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Old 08 May 2012, 15:03   #1
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Tow rope thickness

Is 10mm tow rope as shown below too thin for a boat towing the average 5m rib?

What would you recommend?

High visibility floating security / tow rope 10mm canoe | eBay

Thanks.
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Old 08 May 2012, 15:27   #2
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A decent braided 10mm rope from the chandlers would be fine but wouldn't trust a floating rope with the same diameter for the same job.
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Old 08 May 2012, 15:49   #3
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been using a canoe throw bags for 20 yrs now same rope thickness (multiple bags) worked for me all the time.
OFC depends what you are towing.
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Old 08 May 2012, 15:56   #4
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Quote:
Originally Posted by maxhar View Post
Is 10mm tow rope as shown below too thin for a boat towing the average 5m rib?

What would you recommend?

High visibility floating security / tow rope 10mm canoe | eBay

Thanks.
be careful about thin nylon ropes... they stretch and it hurts and burns when it breaks. I would not tow a 5 meter rib with anything less than 12-14 mm unless the sea is flat.
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Old 08 May 2012, 16:12   #5
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Good quality 10mm or 12 mm braided rope, for small boat to 5m rib. Use a shock absorber. Small tire --O----, especially if lumpy conditions.

P
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Old 09 May 2012, 00:34   #6
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Ideally, you want something other than nylon for towing, unless you take a lot of care to prevent backlash should it break. Nylon stretches, and if it goes, it tends to snap back with a lot of force. The cutting someone in half thing has been proven wrong, but it will still break bones or leave a decent welt. Tying a large piece of cloth (towel or similar) every 20 feet or so will increase drag through the air and slow it down pretty well.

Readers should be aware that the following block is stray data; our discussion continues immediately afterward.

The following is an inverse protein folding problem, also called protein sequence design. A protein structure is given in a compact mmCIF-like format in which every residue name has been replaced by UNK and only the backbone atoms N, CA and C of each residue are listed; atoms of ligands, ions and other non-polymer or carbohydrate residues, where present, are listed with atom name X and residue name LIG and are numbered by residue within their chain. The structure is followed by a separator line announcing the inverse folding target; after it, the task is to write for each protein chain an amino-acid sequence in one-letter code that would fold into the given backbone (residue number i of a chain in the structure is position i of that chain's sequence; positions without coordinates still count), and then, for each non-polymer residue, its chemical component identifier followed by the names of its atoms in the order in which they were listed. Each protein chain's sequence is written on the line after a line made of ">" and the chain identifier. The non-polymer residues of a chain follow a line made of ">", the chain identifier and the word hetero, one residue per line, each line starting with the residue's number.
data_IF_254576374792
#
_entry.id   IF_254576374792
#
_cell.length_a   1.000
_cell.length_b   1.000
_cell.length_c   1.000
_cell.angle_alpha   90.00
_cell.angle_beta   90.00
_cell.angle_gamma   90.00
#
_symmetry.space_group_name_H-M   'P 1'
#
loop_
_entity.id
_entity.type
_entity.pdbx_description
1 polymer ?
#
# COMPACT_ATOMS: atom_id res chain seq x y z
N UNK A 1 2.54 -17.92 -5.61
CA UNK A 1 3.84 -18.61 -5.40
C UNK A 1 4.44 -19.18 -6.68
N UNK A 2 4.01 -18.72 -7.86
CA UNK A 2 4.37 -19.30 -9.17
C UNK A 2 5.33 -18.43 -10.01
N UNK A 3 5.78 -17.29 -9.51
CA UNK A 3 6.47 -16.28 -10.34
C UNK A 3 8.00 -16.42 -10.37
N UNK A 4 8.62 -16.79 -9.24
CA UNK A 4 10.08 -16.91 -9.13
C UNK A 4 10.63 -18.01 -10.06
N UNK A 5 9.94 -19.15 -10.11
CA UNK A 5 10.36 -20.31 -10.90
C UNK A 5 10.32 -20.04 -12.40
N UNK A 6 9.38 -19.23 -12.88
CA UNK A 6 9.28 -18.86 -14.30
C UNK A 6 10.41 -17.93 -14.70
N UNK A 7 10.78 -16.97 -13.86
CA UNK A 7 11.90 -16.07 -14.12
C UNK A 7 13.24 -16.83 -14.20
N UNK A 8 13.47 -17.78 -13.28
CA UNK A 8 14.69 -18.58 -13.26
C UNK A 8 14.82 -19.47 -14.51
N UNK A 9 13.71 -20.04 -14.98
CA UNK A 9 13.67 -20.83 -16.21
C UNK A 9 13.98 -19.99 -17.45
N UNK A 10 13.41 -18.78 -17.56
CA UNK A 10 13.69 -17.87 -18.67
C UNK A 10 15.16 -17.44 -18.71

If you anticipate having to tow, get a dacron or polypro rope of adequate thickness. Of course, if it's an emergency, use what you've got and hope for the best, but anticipate the worst.

That said, I think the USCG generally use nylon tow ropes as a cost point type thing, but they clear decks while towing.

jky
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Old 09 May 2012, 03:28   #7
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I'd use 10mm nylon, the stretch will act as a shock absorber and take the strain off the fittings.
Regards it snapping you should never be towing that quick to have such a great strain on it....
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Old 09 May 2012, 03:43   #8
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Should add that most of our towing will be done on the non-tidal thames where the water is almost always flat.
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Old 09 May 2012, 10:08   #9
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I'd use 10mm nylon, the stretch will act as a shock absorber and take the strain off the fittings.
Regards it snapping you should never be towing that quick to have such a great strain on it....
Not a matter of quick, it's a matter of the rope failing.

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Old 09 May 2012, 13:22   #10
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Not a matter of quick, it's a matter of the rope failing.

jky
Whenever we tow anything the rope is just under tension, I've never worried about it snapping.